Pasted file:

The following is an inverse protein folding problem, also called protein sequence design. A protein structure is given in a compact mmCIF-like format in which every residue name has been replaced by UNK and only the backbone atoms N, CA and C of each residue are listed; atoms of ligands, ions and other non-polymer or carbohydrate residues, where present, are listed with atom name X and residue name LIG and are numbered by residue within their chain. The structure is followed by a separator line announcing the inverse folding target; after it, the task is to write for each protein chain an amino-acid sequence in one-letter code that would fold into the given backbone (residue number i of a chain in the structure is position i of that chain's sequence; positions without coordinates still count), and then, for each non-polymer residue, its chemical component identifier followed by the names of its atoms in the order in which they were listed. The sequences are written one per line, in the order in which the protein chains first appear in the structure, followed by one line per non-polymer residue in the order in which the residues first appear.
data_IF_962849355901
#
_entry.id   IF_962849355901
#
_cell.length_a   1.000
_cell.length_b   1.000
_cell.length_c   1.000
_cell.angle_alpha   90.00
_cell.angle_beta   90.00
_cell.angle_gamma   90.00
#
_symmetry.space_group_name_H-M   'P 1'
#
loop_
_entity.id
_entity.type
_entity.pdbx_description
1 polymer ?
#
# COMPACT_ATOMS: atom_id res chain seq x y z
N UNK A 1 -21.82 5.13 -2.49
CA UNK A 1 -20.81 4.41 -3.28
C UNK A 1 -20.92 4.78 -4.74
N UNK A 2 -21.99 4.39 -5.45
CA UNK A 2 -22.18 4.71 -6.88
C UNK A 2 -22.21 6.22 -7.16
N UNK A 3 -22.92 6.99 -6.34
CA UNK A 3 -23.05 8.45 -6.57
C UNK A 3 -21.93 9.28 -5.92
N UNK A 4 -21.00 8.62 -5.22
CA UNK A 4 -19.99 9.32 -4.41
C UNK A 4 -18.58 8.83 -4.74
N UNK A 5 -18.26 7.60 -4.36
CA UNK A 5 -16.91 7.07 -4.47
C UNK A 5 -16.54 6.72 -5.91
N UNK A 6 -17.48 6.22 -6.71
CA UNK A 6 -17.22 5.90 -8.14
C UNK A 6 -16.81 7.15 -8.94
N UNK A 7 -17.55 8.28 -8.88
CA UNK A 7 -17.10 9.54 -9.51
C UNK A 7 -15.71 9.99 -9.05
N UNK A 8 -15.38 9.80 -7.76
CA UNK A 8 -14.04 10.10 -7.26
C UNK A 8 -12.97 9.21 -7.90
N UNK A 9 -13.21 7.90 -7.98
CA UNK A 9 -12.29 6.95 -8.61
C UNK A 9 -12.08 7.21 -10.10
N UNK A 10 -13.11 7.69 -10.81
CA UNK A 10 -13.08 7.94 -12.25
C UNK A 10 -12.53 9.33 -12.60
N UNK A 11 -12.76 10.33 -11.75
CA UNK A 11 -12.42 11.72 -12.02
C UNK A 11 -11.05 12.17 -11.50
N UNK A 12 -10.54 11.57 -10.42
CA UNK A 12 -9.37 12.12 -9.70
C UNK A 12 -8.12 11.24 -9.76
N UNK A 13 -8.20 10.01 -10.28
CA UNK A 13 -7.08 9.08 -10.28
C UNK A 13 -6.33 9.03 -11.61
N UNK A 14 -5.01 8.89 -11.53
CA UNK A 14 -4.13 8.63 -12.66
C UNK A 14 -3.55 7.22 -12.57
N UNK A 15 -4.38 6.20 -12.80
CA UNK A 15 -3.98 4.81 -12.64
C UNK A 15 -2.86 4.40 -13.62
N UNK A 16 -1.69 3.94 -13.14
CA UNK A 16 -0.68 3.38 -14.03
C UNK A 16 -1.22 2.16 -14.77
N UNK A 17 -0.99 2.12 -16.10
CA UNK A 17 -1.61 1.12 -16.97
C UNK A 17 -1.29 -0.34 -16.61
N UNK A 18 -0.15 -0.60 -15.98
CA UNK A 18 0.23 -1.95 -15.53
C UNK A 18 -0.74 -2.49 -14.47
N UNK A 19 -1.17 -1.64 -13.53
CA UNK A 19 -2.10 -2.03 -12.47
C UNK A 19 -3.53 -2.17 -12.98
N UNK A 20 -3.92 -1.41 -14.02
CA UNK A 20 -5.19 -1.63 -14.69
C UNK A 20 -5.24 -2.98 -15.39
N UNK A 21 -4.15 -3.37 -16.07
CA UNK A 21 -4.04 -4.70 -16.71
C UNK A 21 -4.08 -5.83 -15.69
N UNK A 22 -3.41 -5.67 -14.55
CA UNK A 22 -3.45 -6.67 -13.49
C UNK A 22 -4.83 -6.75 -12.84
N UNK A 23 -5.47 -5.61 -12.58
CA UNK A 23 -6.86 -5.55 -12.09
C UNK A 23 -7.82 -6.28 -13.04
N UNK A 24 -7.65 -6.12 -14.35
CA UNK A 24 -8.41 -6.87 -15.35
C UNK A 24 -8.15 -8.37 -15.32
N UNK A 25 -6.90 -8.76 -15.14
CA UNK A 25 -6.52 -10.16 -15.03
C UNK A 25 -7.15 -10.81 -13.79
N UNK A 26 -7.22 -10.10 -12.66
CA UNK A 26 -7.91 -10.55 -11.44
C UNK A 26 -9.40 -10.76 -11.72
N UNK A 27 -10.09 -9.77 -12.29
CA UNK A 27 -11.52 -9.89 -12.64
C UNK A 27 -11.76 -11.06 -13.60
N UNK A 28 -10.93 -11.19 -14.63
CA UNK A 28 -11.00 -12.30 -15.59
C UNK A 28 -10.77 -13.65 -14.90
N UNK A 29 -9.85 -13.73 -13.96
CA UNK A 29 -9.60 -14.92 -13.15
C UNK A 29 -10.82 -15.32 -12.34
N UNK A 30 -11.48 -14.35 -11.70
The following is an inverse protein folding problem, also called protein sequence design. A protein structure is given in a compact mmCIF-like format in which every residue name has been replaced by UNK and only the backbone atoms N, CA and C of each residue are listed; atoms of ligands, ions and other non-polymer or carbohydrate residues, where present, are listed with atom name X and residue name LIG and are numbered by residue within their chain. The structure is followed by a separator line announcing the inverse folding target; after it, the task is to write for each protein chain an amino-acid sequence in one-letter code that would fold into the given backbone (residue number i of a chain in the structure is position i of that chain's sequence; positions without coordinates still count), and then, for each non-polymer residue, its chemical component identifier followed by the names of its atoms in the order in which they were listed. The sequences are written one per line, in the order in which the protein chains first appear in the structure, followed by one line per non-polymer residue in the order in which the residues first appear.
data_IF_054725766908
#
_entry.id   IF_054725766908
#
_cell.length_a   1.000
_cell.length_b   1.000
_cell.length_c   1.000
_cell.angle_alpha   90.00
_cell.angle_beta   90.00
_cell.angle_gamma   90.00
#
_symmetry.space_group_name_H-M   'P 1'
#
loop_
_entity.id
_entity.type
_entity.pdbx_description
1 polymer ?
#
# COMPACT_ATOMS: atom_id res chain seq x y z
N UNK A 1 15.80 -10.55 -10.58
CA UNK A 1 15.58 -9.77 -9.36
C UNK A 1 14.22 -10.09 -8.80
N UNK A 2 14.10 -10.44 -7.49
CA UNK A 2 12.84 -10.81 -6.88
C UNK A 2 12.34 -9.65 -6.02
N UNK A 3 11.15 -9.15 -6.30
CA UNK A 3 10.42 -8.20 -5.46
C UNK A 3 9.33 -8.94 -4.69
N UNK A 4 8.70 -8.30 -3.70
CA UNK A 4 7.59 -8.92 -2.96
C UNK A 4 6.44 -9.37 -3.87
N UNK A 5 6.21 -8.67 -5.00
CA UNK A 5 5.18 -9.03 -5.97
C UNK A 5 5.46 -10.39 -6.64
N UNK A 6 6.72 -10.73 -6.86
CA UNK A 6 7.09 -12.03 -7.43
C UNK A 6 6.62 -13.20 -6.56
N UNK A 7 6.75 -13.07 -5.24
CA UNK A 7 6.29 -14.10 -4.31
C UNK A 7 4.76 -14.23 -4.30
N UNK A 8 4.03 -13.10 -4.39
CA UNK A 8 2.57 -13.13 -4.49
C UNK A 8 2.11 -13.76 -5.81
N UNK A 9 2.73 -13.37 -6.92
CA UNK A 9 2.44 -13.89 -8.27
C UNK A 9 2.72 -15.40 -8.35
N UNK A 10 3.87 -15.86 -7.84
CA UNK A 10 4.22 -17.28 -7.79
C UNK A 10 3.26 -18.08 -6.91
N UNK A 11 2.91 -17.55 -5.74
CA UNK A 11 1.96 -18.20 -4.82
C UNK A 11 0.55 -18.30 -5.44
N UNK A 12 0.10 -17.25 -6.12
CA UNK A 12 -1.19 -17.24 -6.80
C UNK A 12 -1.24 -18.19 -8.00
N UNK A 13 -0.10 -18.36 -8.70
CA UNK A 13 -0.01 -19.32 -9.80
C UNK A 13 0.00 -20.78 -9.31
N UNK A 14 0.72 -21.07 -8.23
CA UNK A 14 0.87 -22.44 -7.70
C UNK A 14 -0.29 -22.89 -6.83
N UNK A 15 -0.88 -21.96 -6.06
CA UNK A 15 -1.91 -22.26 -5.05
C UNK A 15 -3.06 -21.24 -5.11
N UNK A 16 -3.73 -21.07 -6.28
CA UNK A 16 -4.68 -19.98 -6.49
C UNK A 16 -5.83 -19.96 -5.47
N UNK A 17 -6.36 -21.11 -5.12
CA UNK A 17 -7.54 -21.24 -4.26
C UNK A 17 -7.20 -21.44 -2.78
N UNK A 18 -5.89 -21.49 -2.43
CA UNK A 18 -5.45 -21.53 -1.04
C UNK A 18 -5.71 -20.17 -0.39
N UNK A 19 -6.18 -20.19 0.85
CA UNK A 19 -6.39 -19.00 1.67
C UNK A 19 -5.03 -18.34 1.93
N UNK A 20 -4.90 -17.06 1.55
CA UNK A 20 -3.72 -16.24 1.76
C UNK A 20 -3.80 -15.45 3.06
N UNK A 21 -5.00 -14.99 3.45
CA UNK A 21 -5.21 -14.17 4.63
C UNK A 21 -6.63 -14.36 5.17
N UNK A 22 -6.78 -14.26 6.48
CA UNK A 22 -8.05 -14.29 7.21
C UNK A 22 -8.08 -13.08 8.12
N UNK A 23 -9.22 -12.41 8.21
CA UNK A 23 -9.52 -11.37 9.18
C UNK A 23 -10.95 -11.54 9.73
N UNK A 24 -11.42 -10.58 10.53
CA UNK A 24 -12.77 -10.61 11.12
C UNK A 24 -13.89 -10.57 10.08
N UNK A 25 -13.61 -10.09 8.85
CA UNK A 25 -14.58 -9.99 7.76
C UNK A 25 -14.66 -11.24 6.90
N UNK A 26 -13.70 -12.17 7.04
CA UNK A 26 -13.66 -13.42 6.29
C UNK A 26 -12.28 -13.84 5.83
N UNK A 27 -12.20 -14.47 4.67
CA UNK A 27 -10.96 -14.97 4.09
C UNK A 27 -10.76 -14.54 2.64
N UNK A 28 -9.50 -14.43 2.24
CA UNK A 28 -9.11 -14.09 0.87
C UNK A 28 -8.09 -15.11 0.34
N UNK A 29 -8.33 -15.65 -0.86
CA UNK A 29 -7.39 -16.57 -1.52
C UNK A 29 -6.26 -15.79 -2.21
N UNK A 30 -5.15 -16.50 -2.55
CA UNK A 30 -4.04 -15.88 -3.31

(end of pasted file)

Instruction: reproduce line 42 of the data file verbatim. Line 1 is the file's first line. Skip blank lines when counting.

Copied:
C UNK A 7 -15.71 9.99 -9.05